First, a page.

The technologies NASA develops don’t just blast off into space. They also improve our lives here on Earth. Life-saving search-and-rescue tools, implantable medical devices, advances in commercial aircraft safety, increased accuracy in weather forecasting, and the miniature cameras in our cellphones are just some of the examples of NASA-developed technology used in products today.

This column presents technologies that have applications in commercial areas, possibly creating the products of tomorrow. If you are interested in licensing the technologies described here, use the contact information provided. To learn about more available technologies, visit the NASA Technology Transfer Portal at http://technology.nasa.gov .

Powder Handling Device for Analytical Instruments

This technology provides automated sample handling and movement of coarse-grained powder or other solid materials to enable analysis by a robotic or totally automated computer system. The powder is handled as a fluid, using mechanical vibrations in conjunction with a driving force, and requiring few or no moving parts. Applications include geology and mineralogical analysis from Earth or other planets, pharmaceutical and biochemistry, laboratory analysis, industrial and mining materials, archaeology, homeland security, and specimen analysis.

Contact: Ames Research Center Technology
Partnerships Office
Phone: 855-627-2249
E-mail: This email address is being protected from spambots. You need JavaScript enabled to view it.

High-Power, Solid-State Power Amplifier System

This system combines 1KW modules to generate up to 16KW of radio frequency power from 2–30 MHz. The device is a first step toward increasing the power of solidstate power amp devices so that they might replace the more cumbersome vacuum tube amps for some applications. One or more stages can fail and the system will continue to operate, although at reduced power. The system is suited for joining parts and producing hardened tempered coatings for hardware, including metal chains, locks, high-performance bearings for auto racing, saw blades, and ceramics, as well as for high-power transmitters used in broadcasting.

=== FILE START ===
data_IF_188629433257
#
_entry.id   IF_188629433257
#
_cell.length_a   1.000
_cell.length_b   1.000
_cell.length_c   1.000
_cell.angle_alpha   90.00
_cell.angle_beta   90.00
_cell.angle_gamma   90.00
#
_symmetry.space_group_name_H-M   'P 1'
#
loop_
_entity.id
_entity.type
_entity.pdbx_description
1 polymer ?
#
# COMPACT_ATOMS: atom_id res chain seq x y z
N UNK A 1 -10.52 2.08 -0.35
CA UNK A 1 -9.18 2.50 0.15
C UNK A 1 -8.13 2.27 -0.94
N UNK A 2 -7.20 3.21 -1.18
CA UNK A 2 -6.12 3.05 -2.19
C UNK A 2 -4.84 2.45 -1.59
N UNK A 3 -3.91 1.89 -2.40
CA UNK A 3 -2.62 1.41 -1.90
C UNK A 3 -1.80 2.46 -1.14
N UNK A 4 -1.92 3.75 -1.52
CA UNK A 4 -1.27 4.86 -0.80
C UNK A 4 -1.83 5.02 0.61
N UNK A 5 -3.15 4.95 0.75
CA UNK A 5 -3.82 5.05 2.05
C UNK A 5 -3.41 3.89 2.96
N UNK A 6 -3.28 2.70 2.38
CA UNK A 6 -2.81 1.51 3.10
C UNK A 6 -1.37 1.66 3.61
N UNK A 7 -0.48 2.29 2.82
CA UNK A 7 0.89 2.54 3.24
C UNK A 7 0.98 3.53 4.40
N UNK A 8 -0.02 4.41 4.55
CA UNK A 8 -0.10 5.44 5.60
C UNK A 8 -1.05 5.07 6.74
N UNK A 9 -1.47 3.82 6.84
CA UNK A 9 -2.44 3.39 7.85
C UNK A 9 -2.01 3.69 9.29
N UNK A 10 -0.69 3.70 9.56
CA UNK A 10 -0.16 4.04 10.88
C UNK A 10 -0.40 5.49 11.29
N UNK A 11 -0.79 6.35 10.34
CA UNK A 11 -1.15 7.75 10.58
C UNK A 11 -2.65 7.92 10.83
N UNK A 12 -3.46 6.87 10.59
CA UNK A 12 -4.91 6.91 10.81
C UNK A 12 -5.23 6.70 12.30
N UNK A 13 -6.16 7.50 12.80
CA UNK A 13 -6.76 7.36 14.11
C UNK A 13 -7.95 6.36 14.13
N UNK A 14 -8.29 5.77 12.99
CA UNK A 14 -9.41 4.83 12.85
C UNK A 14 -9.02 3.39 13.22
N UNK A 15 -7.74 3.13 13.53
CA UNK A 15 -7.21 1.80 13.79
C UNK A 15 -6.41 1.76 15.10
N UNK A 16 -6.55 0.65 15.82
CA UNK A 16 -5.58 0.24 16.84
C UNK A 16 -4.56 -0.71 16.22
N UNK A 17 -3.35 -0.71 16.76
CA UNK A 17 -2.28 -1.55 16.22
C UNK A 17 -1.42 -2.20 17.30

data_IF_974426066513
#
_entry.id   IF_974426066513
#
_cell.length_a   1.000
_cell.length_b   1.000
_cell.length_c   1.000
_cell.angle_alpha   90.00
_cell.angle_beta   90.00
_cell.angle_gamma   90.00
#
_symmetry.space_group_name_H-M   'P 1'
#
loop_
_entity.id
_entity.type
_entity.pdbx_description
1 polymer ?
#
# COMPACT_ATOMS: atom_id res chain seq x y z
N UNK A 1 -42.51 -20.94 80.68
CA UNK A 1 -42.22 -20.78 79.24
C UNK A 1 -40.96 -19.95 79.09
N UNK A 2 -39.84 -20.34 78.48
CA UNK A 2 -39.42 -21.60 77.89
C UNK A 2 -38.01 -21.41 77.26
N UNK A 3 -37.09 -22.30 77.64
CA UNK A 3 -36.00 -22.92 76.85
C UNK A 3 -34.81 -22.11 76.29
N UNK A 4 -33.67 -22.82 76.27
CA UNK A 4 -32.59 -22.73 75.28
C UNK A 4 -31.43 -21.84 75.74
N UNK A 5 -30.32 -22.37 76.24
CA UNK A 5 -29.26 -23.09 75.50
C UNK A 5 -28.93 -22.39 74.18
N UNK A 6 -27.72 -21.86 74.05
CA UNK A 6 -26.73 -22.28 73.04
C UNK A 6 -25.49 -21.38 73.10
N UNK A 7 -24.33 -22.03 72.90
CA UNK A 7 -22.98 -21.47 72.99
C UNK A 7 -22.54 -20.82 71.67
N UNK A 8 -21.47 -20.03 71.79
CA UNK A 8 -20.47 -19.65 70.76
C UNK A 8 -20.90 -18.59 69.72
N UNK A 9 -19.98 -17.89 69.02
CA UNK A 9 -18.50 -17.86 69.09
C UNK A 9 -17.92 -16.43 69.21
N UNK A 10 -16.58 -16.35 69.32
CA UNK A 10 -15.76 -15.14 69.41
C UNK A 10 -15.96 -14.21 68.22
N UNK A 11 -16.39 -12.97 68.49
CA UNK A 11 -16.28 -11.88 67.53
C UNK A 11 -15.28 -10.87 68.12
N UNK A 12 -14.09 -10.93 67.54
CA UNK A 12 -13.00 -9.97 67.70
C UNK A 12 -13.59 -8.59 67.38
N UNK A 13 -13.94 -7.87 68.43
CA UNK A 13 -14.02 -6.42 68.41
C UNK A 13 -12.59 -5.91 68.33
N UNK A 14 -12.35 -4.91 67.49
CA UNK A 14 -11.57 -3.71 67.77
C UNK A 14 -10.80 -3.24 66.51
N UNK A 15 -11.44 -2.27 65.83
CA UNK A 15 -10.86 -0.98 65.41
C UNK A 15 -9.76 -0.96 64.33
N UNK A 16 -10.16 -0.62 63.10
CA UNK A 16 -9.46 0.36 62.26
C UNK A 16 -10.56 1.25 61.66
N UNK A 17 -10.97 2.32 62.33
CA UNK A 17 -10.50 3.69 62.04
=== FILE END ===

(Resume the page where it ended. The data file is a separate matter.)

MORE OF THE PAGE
Contact: Marshall Space Flight Center Technology
Transfer Office
Phone: 256-544-5226
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Lightweight Fiber Optic Sensors for Real-Time Strain Monitoring

A lightweight, robust fiber optic sensor system can be used to calculate a variety of critical parameters, including shape, stress, temperature, pressure, strength, and operational load. This system processes information at rates of 100 times per second, enabling real-time strain measurements to determine the shape of an aircraft’s wing, monitor the structural integrity of bridges and pipelines, or ensure precise placement of the tiniest catheters.

Contact: Armstrong Flight Research Center Technology Transfer Office
Phone: 661-276-5743
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